Who We Are
About the Canterbury Charity Hospital Trust
About the Trust
The hospital’s development so far…
2004 – Trust established
The Canterbury Charity Hospital Trust was established by the community, for the community in 2007. Over the years many doctors, nurses, dentists, health professionals and public-spirited people have volunteered their time and expertise to help make the charity hospital’s free services a success. Our patients come from throughout Canterbury and the South Island’s West Coast.
The Trust does not receive any Government funding and operates thanks to donations, grants and the generosity of the wider community.
2007 – Our first building
Our first hospital building was completed to provide a range of day surgery facilities and medical clinics. It was increased in size in 2015 when the recovery was doubled in size to accommodate more patients.
Due to the changing needs of the Canterbury community following the 2010/11 earthquakes, a new two storey building was added adjacent to the original villa. in 2011 to provide This created additional theatre space, an endoscopy unit, a dental unit, more consulting rooms and educational/research facilities (B2). As with building 1, this building also required an extension. This was completed in 2018.
Following the success of the dental service and expansion of the endoscopy unit a third building next door was extensively renovated to become a new oral surgery five years later. In addition to this a large community room was formed which is shared by other not for profit organisations. The middle building has also been altered and houses just the endoscopy unit with additional consulting rooms downstairs as the dental unit moved next door.
Most recently two properties bordering Leacroft Street and Harewood Road have been linked to the hospital to provide a new extended reception and administration area along with overnight facilities for visitors and improved staff areas.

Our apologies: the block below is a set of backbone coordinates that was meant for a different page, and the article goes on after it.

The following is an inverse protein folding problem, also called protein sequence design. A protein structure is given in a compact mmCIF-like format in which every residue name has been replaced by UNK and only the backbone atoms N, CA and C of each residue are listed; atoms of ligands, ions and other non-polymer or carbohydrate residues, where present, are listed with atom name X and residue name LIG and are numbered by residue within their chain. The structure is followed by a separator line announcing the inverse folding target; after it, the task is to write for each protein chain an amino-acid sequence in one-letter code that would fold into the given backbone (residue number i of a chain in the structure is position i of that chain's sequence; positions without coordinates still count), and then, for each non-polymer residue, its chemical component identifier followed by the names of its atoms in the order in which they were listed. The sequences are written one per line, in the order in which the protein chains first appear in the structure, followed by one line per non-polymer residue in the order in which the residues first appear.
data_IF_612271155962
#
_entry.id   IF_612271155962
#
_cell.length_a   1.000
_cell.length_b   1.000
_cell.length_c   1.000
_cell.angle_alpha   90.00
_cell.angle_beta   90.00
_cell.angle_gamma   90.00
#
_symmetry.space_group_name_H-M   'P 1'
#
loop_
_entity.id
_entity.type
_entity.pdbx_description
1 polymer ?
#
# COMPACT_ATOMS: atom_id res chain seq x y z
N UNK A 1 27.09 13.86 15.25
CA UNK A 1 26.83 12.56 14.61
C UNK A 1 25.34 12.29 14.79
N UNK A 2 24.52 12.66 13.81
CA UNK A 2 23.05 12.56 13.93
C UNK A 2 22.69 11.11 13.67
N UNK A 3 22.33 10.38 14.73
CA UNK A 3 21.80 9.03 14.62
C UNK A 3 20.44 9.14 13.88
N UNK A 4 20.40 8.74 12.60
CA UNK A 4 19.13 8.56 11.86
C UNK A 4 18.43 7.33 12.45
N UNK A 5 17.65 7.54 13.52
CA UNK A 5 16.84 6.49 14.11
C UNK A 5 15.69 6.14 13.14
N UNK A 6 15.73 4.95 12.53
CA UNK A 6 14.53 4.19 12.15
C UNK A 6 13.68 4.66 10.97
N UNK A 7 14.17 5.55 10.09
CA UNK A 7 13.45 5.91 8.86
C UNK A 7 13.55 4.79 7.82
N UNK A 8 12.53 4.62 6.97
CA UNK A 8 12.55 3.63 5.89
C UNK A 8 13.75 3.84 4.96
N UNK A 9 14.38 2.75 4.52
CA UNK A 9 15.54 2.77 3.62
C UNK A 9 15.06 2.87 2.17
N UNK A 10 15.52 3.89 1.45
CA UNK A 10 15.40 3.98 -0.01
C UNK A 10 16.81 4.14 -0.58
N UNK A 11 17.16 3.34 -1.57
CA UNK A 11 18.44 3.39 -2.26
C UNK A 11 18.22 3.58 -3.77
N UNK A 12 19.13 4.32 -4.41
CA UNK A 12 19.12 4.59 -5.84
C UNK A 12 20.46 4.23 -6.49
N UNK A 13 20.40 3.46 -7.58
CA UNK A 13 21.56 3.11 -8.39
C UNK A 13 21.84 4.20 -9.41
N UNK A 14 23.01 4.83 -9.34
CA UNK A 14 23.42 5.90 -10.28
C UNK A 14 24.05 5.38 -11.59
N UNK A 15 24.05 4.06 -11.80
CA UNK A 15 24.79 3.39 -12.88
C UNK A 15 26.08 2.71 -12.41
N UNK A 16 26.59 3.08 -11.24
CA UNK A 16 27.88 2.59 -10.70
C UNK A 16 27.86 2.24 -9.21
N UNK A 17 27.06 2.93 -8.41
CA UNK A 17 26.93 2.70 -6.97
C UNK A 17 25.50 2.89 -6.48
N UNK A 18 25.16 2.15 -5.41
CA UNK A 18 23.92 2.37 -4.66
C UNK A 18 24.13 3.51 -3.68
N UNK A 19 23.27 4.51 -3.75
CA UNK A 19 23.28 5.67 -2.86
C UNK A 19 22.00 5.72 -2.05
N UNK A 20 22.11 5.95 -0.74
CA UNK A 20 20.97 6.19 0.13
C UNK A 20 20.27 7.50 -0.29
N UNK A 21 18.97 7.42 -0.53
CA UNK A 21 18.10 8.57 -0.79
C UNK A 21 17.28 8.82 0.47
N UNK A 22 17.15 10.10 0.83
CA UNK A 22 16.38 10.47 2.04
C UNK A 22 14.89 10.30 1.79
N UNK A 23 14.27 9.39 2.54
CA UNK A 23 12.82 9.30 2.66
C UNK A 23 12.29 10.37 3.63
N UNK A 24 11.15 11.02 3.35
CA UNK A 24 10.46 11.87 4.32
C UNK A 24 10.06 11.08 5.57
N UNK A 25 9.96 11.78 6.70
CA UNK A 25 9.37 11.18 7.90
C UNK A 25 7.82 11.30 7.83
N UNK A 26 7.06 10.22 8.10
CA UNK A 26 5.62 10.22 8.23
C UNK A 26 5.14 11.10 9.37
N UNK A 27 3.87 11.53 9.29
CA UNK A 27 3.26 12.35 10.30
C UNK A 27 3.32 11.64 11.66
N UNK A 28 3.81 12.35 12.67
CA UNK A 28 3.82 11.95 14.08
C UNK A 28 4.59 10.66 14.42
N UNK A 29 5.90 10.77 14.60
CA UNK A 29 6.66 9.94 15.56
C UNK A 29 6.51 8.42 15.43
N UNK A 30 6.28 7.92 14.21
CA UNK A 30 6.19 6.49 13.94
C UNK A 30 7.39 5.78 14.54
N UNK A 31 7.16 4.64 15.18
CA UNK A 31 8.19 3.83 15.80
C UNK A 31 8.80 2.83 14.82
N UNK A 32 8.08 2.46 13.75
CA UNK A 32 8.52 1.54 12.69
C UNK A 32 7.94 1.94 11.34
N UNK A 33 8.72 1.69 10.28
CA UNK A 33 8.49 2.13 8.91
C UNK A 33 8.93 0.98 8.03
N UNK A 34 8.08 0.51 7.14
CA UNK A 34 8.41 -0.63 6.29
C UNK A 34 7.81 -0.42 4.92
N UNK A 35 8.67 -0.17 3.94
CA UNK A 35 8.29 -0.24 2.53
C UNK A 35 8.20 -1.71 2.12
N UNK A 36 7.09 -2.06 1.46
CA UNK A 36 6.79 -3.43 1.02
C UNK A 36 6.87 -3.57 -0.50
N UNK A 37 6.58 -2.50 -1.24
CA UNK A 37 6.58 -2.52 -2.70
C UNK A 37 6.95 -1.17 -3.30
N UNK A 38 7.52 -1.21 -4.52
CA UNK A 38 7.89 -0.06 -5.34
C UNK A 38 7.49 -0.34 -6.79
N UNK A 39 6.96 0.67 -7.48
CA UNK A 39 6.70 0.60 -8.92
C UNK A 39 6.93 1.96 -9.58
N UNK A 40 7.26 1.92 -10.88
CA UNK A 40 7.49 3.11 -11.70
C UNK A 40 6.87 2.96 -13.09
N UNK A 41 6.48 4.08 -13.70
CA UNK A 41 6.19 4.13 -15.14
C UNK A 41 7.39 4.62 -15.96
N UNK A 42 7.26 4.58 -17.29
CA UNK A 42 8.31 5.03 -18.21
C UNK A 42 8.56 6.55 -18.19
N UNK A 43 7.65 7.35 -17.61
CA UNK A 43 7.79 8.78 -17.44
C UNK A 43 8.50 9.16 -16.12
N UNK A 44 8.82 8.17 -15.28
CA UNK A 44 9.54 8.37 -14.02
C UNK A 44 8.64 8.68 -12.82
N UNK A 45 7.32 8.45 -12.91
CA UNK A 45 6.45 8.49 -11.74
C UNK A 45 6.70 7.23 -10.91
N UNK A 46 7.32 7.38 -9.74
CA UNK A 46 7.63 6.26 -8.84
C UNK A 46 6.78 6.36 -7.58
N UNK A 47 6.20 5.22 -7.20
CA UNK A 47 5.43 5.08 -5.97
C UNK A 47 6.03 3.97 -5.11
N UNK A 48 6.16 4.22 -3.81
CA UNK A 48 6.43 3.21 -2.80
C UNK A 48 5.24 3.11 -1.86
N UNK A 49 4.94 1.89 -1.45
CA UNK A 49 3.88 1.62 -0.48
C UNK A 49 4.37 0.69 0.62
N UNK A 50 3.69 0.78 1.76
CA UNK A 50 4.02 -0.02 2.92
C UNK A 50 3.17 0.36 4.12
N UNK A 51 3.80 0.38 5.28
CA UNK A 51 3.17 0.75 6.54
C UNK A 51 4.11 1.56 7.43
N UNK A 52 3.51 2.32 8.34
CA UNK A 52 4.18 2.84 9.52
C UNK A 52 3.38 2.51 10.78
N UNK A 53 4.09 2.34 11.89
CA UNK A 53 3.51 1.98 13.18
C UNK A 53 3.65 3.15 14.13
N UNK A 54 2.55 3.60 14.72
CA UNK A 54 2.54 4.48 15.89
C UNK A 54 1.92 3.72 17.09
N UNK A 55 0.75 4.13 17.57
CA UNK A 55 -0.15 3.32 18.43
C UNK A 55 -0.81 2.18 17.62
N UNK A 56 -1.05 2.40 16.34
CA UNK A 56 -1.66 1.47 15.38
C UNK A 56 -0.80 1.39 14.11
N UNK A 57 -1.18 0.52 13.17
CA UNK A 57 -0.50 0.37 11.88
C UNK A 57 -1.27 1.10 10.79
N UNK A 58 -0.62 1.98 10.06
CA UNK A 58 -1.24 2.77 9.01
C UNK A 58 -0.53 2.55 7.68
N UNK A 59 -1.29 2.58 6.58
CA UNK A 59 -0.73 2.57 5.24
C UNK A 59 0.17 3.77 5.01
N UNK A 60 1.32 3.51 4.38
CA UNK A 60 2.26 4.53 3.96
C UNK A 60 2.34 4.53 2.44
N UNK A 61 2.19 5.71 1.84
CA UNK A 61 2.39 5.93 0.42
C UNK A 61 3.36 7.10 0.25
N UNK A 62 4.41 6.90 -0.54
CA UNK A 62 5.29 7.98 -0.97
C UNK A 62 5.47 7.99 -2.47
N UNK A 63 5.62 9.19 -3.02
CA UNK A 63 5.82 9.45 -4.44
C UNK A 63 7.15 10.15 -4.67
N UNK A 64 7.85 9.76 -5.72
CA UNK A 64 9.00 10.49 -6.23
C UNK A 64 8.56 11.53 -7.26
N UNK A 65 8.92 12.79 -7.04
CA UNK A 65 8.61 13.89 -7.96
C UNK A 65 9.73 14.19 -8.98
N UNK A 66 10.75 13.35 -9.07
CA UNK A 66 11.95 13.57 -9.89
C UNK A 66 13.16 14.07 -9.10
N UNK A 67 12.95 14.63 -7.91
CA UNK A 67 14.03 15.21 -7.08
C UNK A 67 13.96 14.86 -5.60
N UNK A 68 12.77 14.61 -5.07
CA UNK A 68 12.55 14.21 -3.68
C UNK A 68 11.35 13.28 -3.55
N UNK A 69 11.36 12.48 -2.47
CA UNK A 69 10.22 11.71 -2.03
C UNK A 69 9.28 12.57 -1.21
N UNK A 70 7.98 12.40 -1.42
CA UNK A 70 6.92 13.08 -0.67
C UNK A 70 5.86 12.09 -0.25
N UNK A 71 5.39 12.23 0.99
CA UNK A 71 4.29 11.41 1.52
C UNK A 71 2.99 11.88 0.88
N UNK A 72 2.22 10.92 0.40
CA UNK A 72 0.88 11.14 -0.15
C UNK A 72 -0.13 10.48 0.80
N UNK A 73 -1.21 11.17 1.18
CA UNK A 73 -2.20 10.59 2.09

In its short history the hospital has become well recognised for its services for many in the community who have few choices in seeking medical and surgical need. Our thanks go to the unsung heroes who enable us to provide these services including over 300 volunteer surgeons, dentists, nurses, administration staff and technicians, as well as a host of others.
The Charity Hospital’s clinical co-ordinators – Averill, Anita, Liz and Jane in the new reception area.
The Canterbury Charity Hospital’s Trust is made up of chairman Philip Bagshaw and trustees Sue Bagshaw, Ian Bradford, Frank Frizelle, Frank Kueppers, Craig Rhodes and Richard Smith.
The Trust will provide specialist health care services to as many people in Canterbury as possible who have health care needs that they cannot access through the public health system and cannot afford private health care.
It will only address the unmet needs and not compete with either the public or private health care systems.
The Trust will be funded by charitable giving from the Canterbury and wider communities, and will continue only as long as that support is adequate to sustain it. It will neither accept funding from government sources, nor supply clinical services for financial gain.
All services will be provided by volunteers with the support of a minimal number of employees. The standard of health care will, in all instances, equal or exceed that expected of the public health system.
A utilitarian approach will be followed with services being provided to as many individuals as possible within the available resources (the greatest good for the greatest number). The services provided will change with time in an effort to keep in step with the changing unmet health care needs of the community.
The Trust will pursue sound, transparent financial practices, and exercise good stewardship of its resources.
It will always remain true to The Enduring Vision and keep faith with community supporters as a charity hospital, with the single purpose of serving the unmet health care needs of the community, have the word ‘Charity’ in the hospital name and be staffed by volunteers.
If adequate charitable giving is not sustained the hospital will close and The Trust will be wound up. It will never be turned into a business and depart from The Enduring Vision as has happened to other formerly charitable health care institutions.
There is a moral imperative and a professional responsibility to address the unmet health care needs in the community we have the honour to serve.
Chair, The Trust
22nd July 2010